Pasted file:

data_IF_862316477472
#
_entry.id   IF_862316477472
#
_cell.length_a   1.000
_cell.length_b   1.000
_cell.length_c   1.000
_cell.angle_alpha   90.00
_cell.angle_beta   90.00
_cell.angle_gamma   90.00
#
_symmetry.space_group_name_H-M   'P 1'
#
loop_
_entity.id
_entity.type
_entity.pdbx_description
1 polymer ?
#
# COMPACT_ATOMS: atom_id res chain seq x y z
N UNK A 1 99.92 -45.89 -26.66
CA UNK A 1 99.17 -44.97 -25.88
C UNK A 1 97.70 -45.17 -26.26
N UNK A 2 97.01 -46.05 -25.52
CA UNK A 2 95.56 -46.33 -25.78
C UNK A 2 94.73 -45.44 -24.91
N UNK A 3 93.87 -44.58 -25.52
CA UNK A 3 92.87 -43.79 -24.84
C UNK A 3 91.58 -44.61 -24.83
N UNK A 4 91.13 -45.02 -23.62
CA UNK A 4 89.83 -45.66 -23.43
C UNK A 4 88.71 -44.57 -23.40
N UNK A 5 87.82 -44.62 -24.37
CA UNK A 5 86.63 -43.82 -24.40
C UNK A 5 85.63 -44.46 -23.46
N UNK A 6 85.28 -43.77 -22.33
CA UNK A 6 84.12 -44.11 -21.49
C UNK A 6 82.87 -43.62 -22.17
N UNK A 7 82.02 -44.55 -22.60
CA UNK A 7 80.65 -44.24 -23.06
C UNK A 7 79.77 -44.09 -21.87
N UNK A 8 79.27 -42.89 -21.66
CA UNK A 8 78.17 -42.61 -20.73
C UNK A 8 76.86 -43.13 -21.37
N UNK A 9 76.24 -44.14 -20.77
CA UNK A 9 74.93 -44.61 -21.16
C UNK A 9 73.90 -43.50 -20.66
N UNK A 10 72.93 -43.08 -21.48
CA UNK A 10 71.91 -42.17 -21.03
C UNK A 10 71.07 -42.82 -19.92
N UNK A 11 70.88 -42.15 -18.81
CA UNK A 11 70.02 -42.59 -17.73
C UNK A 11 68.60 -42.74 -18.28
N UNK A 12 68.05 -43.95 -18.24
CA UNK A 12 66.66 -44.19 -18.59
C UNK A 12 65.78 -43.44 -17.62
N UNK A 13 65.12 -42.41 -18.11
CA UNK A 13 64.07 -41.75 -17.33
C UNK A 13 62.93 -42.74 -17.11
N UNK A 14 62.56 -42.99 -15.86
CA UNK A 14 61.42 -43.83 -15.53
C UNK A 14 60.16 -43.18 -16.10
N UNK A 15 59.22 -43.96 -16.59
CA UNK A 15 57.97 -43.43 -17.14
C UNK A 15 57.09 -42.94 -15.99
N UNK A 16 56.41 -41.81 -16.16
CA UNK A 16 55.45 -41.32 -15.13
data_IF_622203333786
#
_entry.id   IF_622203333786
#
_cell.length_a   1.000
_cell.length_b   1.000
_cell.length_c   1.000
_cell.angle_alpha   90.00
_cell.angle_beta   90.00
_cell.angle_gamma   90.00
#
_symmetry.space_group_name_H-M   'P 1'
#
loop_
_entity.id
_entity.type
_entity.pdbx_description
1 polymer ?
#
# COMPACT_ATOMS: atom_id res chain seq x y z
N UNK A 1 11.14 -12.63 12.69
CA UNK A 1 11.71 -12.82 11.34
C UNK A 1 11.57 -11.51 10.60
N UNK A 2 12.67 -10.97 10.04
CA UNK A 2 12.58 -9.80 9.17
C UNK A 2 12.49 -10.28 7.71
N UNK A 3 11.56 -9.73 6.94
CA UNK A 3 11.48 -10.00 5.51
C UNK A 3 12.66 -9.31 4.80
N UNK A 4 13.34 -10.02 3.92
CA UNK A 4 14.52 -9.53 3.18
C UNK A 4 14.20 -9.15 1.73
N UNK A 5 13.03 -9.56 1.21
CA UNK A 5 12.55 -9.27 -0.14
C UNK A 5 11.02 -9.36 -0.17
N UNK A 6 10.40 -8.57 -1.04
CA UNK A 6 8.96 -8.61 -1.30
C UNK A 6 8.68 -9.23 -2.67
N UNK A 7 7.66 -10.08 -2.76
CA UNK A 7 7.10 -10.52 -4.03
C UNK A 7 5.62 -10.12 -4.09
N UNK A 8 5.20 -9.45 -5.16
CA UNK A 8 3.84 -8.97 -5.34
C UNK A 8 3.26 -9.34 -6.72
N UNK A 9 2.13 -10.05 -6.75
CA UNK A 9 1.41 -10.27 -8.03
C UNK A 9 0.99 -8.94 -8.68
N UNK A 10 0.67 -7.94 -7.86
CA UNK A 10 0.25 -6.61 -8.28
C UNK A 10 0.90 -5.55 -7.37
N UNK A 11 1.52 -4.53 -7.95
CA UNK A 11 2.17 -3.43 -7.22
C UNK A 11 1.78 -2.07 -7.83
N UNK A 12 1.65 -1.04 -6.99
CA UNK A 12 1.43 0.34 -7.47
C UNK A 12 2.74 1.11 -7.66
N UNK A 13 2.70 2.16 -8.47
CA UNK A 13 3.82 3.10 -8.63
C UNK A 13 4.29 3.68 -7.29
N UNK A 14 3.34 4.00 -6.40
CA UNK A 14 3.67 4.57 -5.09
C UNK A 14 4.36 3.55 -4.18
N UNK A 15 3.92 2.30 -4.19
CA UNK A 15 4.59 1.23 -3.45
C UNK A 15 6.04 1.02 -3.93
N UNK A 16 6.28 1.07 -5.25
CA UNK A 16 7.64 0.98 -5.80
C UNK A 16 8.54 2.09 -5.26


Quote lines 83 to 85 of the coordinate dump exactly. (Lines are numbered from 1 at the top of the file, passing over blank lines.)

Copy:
_entity.type
_entity.pdbx_description
1 polymer ?